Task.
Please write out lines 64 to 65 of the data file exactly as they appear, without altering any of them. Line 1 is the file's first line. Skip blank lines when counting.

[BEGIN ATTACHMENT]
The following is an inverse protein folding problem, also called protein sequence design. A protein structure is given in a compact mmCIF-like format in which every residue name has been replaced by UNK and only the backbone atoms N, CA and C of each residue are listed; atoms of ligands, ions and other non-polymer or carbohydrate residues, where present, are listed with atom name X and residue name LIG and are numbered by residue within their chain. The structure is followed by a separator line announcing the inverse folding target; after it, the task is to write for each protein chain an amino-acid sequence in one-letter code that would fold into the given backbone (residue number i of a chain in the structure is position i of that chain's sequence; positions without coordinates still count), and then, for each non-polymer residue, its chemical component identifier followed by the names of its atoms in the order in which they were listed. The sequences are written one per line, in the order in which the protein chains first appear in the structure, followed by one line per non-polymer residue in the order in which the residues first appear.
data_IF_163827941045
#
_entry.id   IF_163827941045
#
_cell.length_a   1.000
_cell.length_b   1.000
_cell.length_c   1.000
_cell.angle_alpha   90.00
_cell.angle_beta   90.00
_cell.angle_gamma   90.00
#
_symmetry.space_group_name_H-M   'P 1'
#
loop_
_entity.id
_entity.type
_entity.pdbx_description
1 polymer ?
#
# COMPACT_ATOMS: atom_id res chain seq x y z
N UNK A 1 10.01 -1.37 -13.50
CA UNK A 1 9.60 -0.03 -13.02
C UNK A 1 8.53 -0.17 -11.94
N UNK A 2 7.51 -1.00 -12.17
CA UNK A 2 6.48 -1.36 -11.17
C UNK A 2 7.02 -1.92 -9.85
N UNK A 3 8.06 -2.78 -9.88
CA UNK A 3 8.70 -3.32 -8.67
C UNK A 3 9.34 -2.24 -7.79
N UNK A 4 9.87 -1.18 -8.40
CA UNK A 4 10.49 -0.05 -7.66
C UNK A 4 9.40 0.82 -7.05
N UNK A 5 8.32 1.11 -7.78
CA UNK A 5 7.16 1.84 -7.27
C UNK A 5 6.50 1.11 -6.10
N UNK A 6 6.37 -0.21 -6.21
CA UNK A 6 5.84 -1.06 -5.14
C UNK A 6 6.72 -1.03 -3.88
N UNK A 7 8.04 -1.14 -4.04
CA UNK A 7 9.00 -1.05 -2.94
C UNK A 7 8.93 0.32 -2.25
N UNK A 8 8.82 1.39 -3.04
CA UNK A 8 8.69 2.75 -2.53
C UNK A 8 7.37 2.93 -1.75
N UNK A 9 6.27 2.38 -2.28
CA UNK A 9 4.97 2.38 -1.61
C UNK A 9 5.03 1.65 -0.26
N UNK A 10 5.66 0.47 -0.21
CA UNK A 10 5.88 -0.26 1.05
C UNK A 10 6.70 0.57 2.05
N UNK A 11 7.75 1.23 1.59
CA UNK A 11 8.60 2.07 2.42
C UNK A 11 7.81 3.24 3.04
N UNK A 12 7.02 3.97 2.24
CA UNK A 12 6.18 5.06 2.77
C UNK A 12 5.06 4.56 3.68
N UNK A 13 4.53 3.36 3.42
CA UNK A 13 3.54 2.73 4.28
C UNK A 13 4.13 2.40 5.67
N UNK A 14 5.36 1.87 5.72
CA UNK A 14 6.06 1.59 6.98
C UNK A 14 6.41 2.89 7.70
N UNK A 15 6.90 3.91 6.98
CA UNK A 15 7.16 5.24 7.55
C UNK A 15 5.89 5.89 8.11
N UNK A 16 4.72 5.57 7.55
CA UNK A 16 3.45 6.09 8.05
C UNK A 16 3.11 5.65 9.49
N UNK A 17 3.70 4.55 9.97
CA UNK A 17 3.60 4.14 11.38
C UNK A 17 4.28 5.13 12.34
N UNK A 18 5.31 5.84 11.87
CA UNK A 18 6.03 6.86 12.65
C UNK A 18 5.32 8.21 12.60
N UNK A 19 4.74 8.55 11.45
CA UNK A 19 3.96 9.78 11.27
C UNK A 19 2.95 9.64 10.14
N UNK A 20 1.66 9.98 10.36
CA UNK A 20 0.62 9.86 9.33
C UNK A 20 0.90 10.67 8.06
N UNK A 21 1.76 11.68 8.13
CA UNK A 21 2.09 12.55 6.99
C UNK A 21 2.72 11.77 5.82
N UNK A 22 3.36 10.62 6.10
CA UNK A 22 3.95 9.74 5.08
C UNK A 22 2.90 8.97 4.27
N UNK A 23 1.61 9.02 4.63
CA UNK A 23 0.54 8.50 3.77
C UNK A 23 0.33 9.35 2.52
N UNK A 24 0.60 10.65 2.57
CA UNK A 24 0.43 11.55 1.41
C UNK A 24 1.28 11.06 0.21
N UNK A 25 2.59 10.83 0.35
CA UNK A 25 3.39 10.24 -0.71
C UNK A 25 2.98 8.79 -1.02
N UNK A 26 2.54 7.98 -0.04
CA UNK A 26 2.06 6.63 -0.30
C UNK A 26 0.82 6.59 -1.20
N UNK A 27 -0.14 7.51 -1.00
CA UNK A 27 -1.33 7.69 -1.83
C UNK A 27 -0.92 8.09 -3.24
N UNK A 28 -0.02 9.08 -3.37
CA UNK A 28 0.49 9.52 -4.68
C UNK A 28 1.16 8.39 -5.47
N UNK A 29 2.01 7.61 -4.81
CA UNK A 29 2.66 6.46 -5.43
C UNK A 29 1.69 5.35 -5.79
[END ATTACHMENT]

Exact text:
N UNK A 15 6.90 3.91 6.98
CA UNK A 15 7.16 5.24 7.55